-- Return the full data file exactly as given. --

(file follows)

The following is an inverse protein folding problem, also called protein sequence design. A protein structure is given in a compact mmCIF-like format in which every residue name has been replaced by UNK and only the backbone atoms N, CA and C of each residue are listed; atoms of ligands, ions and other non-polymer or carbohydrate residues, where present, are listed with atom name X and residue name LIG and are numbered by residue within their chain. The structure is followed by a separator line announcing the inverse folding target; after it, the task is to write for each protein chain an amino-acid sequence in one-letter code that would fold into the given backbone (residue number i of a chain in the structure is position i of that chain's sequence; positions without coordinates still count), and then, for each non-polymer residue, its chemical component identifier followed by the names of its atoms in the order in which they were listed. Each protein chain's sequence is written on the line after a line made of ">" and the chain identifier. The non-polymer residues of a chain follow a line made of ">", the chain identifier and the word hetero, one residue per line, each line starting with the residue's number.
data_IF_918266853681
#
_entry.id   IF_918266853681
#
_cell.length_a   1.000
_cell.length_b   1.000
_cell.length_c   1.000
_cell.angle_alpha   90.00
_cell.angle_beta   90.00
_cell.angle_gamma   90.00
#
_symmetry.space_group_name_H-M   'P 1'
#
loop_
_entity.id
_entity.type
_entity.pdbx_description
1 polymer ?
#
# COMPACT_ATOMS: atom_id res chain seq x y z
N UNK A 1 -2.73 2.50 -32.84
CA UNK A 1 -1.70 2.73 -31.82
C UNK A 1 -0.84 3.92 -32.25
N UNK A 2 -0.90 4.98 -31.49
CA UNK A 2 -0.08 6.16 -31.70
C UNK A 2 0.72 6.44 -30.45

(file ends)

The following is an inverse protein folding problem, also called protein sequence design. A protein structure is given in a compact mmCIF-like format in which every residue name has been replaced by UNK and only the backbone atoms N, CA and C of each residue are listed; atoms of ligands, ions and other non-polymer or carbohydrate residues, where present, are listed with atom name X and residue name LIG and are numbered by residue within their chain. The structure is followed by a separator line announcing the inverse folding target; after it, the task is to write for each protein chain an amino-acid sequence in one-letter code that would fold into the given backbone (residue number i of a chain in the structure is position i of that chain's sequence; positions without coordinates still count), and then, for each non-polymer residue, its chemical component identifier followed by the names of its atoms in the order in which they were listed. Each protein chain's sequence is written on the line after a line made of ">" and the chain identifier. The non-polymer residues of a chain follow a line made of ">", the chain identifier and the word hetero, one residue per line, each line starting with the residue's number.
data_IF_918266853681
#
_entry.id   IF_918266853681
#
_cell.length_a   1.000
_cell.length_b   1.000
_cell.length_c   1.000
_cell.angle_alpha   90.00
_cell.angle_beta   90.00
_cell.angle_gamma   90.00
#
_symmetry.space_group_name_H-M   'P 1'
#
loop_
_entity.id
_entity.type
_entity.pdbx_description
1 polymer ?
#
# COMPACT_ATOMS: atom_id res chain seq x y z
N UNK A 1 -2.73 2.50 -32.84
CA UNK A 1 -1.70 2.73 -31.82
C UNK A 1 -0.84 3.92 -32.25
N UNK A 2 -0.90 4.98 -31.49
CA UNK A 2 -0.08 6.16 -31.70
C UNK A 2 0.72 6.44 -30.45